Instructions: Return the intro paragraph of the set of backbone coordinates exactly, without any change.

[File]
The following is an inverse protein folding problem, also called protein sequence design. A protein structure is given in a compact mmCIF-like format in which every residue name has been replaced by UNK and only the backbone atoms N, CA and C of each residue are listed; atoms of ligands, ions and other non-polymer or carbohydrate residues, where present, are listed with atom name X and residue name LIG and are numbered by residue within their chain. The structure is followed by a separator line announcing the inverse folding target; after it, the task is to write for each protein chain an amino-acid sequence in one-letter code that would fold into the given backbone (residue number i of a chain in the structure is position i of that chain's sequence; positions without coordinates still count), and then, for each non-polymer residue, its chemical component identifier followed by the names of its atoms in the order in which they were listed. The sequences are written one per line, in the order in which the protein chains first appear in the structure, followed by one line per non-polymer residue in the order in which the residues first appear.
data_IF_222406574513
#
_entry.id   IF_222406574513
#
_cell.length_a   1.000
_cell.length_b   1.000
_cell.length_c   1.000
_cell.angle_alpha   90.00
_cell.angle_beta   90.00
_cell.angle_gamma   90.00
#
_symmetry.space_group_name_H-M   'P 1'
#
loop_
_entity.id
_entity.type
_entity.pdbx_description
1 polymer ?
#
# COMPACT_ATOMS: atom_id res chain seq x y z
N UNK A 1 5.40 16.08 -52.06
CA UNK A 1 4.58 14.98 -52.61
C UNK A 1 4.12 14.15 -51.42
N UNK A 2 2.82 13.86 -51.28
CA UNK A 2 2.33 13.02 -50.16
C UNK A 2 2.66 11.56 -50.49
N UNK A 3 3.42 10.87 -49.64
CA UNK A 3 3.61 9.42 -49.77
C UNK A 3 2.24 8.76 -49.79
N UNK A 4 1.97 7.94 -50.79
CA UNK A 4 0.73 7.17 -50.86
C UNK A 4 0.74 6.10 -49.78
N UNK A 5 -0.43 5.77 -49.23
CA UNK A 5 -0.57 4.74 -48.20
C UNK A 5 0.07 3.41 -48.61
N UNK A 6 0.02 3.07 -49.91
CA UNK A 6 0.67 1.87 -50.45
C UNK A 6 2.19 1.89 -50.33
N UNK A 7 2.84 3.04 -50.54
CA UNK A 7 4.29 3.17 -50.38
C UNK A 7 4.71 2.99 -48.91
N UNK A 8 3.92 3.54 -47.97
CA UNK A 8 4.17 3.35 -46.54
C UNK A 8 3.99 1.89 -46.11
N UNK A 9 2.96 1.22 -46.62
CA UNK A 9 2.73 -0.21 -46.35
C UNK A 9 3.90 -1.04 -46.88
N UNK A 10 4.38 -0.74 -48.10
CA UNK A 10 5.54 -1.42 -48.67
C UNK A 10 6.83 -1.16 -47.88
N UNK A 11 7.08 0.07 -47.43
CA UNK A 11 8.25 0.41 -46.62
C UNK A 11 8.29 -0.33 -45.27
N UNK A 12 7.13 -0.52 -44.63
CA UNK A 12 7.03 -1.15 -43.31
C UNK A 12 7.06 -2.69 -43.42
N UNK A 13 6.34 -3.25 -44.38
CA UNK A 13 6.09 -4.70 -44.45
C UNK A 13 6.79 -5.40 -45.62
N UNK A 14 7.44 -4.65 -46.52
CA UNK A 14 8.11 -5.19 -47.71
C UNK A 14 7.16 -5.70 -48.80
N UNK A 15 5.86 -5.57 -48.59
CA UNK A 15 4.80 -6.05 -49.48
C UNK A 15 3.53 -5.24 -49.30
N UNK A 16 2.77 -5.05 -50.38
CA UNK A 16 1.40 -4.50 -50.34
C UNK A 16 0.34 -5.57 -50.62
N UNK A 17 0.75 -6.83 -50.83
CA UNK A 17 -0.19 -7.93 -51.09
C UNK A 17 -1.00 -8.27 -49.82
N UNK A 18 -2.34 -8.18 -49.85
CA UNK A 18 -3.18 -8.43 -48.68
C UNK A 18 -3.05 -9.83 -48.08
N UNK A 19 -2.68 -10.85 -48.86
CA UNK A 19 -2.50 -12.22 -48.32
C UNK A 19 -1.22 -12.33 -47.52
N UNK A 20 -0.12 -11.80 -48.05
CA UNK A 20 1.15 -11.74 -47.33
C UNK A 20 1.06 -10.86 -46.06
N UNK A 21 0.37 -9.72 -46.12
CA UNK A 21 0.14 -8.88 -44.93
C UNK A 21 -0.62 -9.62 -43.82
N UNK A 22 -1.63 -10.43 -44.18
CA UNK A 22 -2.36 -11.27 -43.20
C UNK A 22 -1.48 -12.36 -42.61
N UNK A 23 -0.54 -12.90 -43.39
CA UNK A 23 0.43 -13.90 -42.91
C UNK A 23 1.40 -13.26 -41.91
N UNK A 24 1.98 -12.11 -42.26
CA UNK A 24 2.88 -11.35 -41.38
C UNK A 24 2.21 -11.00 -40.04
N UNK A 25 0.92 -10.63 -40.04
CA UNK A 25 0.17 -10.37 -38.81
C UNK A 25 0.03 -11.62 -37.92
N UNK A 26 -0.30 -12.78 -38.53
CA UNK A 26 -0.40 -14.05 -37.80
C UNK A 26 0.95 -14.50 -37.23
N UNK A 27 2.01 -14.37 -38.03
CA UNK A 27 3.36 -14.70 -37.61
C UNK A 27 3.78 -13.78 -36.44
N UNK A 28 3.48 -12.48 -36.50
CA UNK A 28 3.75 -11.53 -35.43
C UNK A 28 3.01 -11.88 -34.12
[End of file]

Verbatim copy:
The following is an inverse protein folding problem, also called protein sequence design. A protein structure is given in a compact mmCIF-like format in which every residue name has been replaced by UNK and only the backbone atoms N, CA and C of each residue are listed; atoms of ligands, ions and other non-polymer or carbohydrate residues, where present, are listed with atom name X and residue name LIG and are numbered by residue within their chain. The structure is followed by a separator line announcing the inverse folding target; after it, the task is to write for each protein chain an amino-acid sequence in one-letter code that would fold into the given backbone (residue number i of a chain in the structure is position i of that chain's sequence; positions without coordinates still count), and then, for each non-polymer residue, its chemical component identifier followed by the names of its atoms in the order in which they were listed. The sequences are written one per line, in the order in which the protein chains first appear in the structure, followed by one line per non-polymer residue in the order in which the residues first appear.